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or those of an enemy Power, it would be essential, when
documents are to be published, that editors should
insist on seeing the whole range of original papers,
known or inferred or suspected—seeing the originals
themselves and not mere photostats provided for them:
never saying that they have seen documents if they have
only seen photostats, and never resting content if, say
in the case of a German collection of photostats, they
have seen only copies, possibly reduced in number,
after   rephotographing   in   some   allied   government
department.   It is essential that editors, if they suspect
the existence of further documents, should pursue them
unrelentingly, and, if they fail to find them, should give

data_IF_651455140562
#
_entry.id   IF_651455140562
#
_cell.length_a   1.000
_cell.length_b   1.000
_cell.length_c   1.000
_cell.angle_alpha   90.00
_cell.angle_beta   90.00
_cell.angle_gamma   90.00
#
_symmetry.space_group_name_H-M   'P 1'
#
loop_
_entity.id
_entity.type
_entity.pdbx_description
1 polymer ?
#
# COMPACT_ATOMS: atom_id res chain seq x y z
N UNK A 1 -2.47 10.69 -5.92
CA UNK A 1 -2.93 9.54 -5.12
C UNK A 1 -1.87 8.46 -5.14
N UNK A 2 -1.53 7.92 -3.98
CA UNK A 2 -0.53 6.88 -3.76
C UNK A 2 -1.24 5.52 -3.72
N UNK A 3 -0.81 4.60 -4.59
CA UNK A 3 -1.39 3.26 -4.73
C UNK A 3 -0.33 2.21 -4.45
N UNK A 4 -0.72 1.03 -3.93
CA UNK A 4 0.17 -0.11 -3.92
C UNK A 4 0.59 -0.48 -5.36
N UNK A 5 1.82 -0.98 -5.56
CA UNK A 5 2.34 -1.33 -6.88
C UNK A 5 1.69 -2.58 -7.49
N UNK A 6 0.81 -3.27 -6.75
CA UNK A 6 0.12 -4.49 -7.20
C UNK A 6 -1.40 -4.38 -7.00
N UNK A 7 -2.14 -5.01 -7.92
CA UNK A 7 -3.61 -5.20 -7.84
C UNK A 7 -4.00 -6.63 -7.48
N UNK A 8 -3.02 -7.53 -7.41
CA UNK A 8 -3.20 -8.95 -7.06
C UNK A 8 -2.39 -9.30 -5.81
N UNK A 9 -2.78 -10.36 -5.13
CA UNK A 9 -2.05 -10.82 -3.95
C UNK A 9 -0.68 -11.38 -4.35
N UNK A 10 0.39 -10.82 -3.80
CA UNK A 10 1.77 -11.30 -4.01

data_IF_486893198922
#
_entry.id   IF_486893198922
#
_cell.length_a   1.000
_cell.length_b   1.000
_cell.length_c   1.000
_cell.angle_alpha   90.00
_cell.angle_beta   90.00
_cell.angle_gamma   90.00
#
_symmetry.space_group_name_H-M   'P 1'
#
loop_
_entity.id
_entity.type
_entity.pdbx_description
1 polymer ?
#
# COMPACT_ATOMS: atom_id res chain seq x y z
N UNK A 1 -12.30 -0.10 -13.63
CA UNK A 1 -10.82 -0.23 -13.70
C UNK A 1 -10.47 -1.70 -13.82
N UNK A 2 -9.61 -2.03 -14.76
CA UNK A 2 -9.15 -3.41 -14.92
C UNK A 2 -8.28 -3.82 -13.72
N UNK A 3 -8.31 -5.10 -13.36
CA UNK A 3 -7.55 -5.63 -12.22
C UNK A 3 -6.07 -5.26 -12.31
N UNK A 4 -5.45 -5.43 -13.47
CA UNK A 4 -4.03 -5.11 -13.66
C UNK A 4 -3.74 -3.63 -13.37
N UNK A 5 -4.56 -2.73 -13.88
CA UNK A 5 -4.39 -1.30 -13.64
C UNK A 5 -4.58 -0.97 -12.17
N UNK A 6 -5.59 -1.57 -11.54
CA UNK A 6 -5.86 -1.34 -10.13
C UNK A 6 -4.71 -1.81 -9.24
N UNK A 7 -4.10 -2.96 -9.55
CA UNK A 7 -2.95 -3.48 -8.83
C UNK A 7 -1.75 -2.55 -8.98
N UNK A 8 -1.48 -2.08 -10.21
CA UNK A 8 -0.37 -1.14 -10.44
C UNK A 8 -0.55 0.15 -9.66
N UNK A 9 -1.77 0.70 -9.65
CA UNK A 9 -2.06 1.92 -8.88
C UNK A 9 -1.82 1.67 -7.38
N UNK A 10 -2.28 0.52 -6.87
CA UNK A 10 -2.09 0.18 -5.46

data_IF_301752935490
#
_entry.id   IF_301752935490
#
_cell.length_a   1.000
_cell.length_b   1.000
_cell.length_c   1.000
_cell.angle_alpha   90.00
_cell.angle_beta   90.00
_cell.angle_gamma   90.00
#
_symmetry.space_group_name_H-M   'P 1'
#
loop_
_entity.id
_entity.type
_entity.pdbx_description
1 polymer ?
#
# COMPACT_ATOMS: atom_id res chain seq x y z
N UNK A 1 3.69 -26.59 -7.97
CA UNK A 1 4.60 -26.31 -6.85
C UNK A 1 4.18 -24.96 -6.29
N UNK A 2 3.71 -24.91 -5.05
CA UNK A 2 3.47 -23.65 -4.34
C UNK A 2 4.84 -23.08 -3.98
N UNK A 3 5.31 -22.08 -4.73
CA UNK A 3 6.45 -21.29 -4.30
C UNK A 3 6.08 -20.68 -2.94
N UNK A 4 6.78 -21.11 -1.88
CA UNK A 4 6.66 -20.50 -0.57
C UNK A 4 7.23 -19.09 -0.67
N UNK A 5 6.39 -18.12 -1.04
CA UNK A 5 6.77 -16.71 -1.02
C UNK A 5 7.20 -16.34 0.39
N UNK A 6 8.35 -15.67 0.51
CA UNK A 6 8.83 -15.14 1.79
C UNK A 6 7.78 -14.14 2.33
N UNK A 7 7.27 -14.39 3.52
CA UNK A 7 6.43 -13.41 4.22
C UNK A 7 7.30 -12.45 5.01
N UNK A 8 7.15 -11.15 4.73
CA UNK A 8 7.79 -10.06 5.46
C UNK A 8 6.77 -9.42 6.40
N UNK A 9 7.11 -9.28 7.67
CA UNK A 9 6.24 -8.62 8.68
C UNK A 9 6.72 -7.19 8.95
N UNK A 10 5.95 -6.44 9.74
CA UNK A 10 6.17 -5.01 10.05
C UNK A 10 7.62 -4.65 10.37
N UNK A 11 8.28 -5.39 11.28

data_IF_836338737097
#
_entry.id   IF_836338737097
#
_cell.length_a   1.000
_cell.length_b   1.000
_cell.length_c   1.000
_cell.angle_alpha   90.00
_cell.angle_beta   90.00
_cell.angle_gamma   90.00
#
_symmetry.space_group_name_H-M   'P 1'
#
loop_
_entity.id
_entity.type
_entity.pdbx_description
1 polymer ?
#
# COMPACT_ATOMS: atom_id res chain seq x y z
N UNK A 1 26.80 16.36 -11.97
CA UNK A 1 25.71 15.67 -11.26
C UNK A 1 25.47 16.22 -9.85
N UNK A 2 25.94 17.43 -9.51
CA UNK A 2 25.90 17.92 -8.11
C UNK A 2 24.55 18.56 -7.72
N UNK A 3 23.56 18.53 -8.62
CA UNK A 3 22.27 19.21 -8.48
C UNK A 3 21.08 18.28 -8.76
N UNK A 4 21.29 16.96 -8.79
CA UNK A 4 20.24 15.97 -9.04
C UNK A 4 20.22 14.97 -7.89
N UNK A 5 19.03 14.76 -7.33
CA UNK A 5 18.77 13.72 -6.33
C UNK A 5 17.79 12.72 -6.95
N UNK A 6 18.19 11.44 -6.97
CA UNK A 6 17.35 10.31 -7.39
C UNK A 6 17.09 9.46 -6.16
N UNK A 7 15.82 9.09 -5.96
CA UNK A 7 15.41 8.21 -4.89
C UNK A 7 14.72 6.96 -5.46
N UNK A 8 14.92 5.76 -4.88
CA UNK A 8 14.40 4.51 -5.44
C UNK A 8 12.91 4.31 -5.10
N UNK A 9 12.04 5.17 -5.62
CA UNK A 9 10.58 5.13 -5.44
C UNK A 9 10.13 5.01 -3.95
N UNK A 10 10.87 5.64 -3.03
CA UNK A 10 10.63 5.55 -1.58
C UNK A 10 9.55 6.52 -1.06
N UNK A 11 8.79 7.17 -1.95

an account of this, making it their objett to serve the
historical student rather than to vindicate officialdom,
And supposing there are gaps anywhere in the documen-
tation—particularly in those sinister cases where a gap
may exist at what for the   government   concerned
happens to be a strategic point in the story—then there
should be no limit to the detective work put into the
matter and no limit to the precision in the account that
is given to historical students.   For at some time or
other the world will take notice of this.

It is a mistake to imagine that the influence of govern-
ment would ordinarily operate to-day in the kind of
cases we are considering (any more than in the case of
the Press) by die older, cruder modes of direct censor-
ship ; and both official historians and the general public
are anachronistic when they formulate the issue, as they
sometimes seem to do, in these simple terms. Where
the publication_of .select documents Js concerned tthere